What is the difference between AML and KYC blog image

How impactful is money laundering across the globe? The International Monetary Fund (IMF) estimates that 2% to 5% of global GDP consists of laundered funds. Anti-money laundering (AML) regulations have been adopted worldwide at local and global levels to make it harder to launder money, and combat financial crimes and terrorist financing.

AML works hand in hand with know your customer (KYC) processes to protect our economy from the consequences of laundered money. In this article we’ll look at AML compliance, AML and KYC meanings, and the difference between KYC and AML.

What is AML and KYC?

Anti-money laundering (AML) and know your customer (KYC) generally refer to policies, rules, and regulations aimed at stopping criminals from masking their identity and committing financial crimes. AML specifically refers to regulations intended to stop criminals from disguising illegally obtained funds as legitimate income. 

As a part of these wider AML procedures, KYC is a specific required process that involves identifying and validating a client's identification both when they create an account and at certain moments thereafter. This identity verification ensures that their clients are indeed who they say they are. 

KYC procedures also require that banks and brokers check new clients' names against databases of criminal suspects, people and businesses that are subject to sanctions, and "politically exposed persons" (PEPs). A PEP is defined by the FFIEC as “foreign individuals who are or have been entrusted with a prominent public function, as well as to their immediate family members and close associates.” Continuous examination of each client's potential for money laundering is necessary for customer due diligence (CDD), and those clients who are recognized as having higher non-compliance risks should receive a more thorough investigation.

Are KYC and AML two different things?

While KYC and AML are technically two different terms, it’s more accurate to say that KYC is the basis for AML procedures and regulations. Both KYC and AML are aiming to achieve the same thing, which is to prevent fraud, money laundering, and terrorist funding. So in that sense, KYC and AML are not two separate things, but the main processes in which banks avoid malicious customers.

What is the AML and KYC role in banking?

Banking organizations must adhere to strict AML guidelines to identify money laundering. This is the objective of AML procedures, which often start with KYC — identifying their customers, and checking they are permitted to access their services. 

Many bank personnel are required to go through regular training on how to spot and keep an eye on suspicious customer activity. It's also typical for financial institutions to have specialized departments to monitor fraud and money laundering.

What does KYC mean in money laundering?

Customer identification, customer due diligence (CDD), and enhanced due diligence (EDD) are the three typical steps in KYC processes.

    • Customer acceptance policies: Financial institutions establish their acceptance policies, providing detailed descriptions at every stage of the process for improved risk mitigation and protection.
    • Customer identification. The customer is identified by verifying identity documents and personal information.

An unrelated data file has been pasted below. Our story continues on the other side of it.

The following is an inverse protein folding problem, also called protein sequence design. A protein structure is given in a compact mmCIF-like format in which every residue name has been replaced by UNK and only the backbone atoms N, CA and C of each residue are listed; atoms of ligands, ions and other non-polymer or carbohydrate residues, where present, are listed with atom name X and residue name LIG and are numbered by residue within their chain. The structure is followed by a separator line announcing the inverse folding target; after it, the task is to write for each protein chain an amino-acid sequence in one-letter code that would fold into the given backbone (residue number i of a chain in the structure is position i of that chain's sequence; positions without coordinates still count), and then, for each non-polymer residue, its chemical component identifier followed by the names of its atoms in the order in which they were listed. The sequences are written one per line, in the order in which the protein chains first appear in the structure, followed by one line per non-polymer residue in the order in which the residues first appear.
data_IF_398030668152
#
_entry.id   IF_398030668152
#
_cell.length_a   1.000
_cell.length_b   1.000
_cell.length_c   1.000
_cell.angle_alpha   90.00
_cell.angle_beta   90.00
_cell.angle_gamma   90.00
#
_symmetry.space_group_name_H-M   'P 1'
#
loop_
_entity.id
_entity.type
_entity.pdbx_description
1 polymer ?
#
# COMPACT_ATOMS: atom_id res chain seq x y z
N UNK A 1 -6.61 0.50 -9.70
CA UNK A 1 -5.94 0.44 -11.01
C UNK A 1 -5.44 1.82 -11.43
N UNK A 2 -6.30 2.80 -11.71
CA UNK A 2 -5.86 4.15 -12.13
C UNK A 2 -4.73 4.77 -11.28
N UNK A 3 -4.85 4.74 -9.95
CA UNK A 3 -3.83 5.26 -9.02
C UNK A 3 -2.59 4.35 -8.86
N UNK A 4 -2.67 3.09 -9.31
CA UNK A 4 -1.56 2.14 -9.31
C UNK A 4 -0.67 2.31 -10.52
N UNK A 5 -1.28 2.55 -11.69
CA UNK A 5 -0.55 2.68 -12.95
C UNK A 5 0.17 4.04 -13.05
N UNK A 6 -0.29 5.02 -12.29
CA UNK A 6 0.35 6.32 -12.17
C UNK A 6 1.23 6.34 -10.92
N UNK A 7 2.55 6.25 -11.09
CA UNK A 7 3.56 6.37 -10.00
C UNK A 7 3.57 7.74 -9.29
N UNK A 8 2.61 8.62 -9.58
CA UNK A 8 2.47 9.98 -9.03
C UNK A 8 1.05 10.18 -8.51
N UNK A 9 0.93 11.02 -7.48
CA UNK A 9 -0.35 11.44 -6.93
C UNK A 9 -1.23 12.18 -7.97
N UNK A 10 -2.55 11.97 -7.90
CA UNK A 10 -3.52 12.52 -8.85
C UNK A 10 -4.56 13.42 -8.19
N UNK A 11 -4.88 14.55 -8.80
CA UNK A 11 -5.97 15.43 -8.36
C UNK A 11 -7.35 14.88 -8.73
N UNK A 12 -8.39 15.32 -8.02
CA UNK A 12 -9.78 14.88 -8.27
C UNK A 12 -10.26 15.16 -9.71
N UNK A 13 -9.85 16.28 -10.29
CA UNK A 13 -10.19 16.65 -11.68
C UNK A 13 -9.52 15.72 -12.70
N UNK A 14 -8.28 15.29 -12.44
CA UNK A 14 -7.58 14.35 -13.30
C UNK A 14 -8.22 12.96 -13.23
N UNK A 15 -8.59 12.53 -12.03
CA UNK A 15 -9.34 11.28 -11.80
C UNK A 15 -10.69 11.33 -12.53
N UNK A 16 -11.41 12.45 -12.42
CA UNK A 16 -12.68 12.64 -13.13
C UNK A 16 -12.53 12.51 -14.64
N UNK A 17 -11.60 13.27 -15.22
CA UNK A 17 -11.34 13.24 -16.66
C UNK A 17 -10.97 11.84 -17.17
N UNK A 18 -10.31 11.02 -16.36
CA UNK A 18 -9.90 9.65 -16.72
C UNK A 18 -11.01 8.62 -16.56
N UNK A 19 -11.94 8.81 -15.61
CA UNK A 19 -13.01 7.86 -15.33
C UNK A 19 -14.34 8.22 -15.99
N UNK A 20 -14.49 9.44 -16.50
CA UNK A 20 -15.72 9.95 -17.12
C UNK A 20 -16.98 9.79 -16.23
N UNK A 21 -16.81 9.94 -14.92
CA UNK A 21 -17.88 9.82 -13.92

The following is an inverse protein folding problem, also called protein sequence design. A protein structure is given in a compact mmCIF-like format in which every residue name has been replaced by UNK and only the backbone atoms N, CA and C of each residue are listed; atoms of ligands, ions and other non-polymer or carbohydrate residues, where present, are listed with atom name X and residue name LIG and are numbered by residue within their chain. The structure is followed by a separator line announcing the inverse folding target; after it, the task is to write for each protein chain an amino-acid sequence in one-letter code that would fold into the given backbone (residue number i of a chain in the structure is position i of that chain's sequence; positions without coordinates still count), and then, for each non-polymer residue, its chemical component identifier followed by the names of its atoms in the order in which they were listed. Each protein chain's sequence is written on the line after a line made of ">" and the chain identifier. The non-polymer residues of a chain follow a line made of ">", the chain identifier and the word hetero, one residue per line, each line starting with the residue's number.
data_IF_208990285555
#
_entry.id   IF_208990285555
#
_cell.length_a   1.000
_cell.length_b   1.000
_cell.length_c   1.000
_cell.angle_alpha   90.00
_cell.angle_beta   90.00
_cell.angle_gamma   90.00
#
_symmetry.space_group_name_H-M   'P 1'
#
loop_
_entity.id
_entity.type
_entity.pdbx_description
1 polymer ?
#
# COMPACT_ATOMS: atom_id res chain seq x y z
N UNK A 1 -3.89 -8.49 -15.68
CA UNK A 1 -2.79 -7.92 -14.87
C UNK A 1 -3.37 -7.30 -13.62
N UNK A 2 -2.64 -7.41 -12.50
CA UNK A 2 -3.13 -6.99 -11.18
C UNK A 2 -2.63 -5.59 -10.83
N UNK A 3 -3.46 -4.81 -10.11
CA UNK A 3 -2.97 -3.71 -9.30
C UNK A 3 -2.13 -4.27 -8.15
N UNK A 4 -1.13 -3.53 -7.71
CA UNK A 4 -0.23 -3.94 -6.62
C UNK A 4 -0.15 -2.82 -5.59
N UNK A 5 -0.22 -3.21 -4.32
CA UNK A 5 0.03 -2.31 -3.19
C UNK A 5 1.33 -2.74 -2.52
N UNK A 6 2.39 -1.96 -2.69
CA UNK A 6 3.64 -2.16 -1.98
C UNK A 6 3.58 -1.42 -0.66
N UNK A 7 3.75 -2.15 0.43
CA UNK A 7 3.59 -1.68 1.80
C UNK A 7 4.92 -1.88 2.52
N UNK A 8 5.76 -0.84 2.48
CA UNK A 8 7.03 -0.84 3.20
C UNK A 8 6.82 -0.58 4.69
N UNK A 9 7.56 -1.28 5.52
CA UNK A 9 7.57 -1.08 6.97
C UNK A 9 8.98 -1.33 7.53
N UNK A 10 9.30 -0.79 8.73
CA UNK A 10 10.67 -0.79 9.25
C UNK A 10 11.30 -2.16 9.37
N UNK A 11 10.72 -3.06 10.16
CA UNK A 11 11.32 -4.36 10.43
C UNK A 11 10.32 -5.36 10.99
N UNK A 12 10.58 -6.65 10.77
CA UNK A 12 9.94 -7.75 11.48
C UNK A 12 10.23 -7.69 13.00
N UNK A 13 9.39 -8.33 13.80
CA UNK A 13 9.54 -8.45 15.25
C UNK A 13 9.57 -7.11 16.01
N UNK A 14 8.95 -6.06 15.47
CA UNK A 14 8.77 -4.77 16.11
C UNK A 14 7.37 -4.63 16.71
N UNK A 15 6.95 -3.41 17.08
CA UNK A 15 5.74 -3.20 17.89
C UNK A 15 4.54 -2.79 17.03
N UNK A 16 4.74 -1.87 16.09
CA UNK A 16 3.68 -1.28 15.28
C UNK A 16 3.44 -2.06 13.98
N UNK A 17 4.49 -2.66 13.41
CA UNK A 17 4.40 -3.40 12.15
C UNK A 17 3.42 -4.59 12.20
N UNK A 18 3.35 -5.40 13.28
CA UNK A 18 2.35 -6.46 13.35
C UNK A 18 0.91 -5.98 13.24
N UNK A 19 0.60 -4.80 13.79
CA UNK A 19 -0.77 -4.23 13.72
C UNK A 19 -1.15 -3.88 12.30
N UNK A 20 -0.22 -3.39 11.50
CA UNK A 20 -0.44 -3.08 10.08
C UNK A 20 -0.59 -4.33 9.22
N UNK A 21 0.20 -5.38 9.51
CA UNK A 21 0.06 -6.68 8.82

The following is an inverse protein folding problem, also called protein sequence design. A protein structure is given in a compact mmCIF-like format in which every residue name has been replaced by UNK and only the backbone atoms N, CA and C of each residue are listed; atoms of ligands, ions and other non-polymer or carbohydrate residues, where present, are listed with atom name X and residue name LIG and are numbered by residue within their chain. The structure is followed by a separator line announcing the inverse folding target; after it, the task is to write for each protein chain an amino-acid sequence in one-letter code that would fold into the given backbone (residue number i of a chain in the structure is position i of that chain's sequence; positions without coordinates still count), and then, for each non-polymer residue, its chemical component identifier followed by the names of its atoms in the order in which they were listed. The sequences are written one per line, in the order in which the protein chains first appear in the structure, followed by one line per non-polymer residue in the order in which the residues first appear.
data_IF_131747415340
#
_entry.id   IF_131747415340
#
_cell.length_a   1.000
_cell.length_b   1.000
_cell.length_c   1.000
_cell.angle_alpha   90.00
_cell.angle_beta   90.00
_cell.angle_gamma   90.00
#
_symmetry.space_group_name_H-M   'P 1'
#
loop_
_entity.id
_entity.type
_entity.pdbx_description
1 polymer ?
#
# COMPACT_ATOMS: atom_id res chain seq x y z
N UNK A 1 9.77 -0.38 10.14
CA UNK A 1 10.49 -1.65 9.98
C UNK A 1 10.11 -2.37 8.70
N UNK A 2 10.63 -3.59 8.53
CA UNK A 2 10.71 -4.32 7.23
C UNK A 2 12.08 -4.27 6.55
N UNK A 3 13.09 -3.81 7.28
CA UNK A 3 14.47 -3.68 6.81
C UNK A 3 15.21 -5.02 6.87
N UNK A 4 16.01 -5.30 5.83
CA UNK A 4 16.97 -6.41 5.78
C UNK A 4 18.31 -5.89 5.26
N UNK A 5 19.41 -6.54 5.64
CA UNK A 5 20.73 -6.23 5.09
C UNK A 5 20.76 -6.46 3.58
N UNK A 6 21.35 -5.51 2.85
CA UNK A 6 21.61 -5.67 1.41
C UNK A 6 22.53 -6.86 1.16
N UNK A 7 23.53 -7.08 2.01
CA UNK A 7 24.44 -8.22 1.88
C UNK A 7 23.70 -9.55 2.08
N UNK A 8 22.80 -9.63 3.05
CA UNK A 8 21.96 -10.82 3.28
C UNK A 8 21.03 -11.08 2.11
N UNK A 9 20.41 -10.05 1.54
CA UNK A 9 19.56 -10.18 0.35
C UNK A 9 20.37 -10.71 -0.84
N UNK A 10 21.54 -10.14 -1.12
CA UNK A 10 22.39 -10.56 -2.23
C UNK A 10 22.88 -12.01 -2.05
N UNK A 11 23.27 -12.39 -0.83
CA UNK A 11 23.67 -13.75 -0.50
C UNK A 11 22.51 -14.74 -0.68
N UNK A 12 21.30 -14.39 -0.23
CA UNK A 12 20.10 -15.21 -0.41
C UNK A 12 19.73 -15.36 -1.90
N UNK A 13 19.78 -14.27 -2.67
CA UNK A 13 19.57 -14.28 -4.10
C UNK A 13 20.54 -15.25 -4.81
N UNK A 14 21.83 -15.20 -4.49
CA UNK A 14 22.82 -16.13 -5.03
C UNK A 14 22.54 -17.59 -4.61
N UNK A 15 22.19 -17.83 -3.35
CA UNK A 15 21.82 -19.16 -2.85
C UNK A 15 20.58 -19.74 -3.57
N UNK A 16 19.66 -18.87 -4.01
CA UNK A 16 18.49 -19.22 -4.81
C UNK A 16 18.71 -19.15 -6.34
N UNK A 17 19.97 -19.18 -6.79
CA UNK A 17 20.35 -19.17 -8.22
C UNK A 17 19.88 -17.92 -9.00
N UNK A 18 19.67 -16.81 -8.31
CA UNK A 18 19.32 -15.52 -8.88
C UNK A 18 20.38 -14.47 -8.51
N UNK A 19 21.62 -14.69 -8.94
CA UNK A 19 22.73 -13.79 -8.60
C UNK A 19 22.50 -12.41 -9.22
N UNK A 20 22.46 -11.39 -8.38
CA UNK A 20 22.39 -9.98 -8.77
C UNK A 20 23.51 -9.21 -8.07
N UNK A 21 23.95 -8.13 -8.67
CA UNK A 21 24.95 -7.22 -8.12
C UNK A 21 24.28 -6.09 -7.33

• Customer due diligence. The customer is identified by comparing submitted data to databases or other solutions, such as document and biometric verification. Organizations can perform several checks during due diligence:
      • Collecting KYC documents like name, address, and official identification
      • Reviewing the customer’s financial activities
      • Performing additional KYC and AML verifications for high risk customers
    • Ongoing monitoring: Financial institutions need to continuously monitor customers and their transactions based on their risk level. Institutions may also be required to keep track of:
        • Individuals on sanction lists
        • Politically exposed persons (PEPs)
        • Inconsistent spikes in activity
        • Unusual out of area or cross-border transactions
        • Adverse media mentions

Additionally, according to the U.S. Treasury’s Financial Crimes Enforcement Network, covered financial institutions are required by the CDD Rule to create and maintain documented policies and procedures that:

  • Identify and verify the identity of customers
  • Identify and verify the identity of the beneficial owners of companies opening accounts
  • Understand the nature and purpose of customer relationships to develop customer risk profiles
  • Conduct ongoing monitoring to identify and report suspicious transactions and, on a risk basis, to maintain and update customer information

Similarly, for all financial services in the UK, the Financial Services and Markets Act 2000 (FSMA) serves as the fundamental regulatory framework. There is also comparable legislation in European Union anti-money laundering and countering the financing of terrorism (AML/CFT) rules. 

How can you meet KYC compliance?

At Onfido, we help over 900 businesses know their customers anytime, anywhere. Our Real Identity Platform is an end-to-end identity verification platform that automates identity verification to enable KYC compliance and fraud prevention. Our solution combines our award-winning document and biometric solutions, trusted data sources (including watchlist monitoring), and passive fraud signals with a drag-and-drop orchestration platform, Onfido Studio. 

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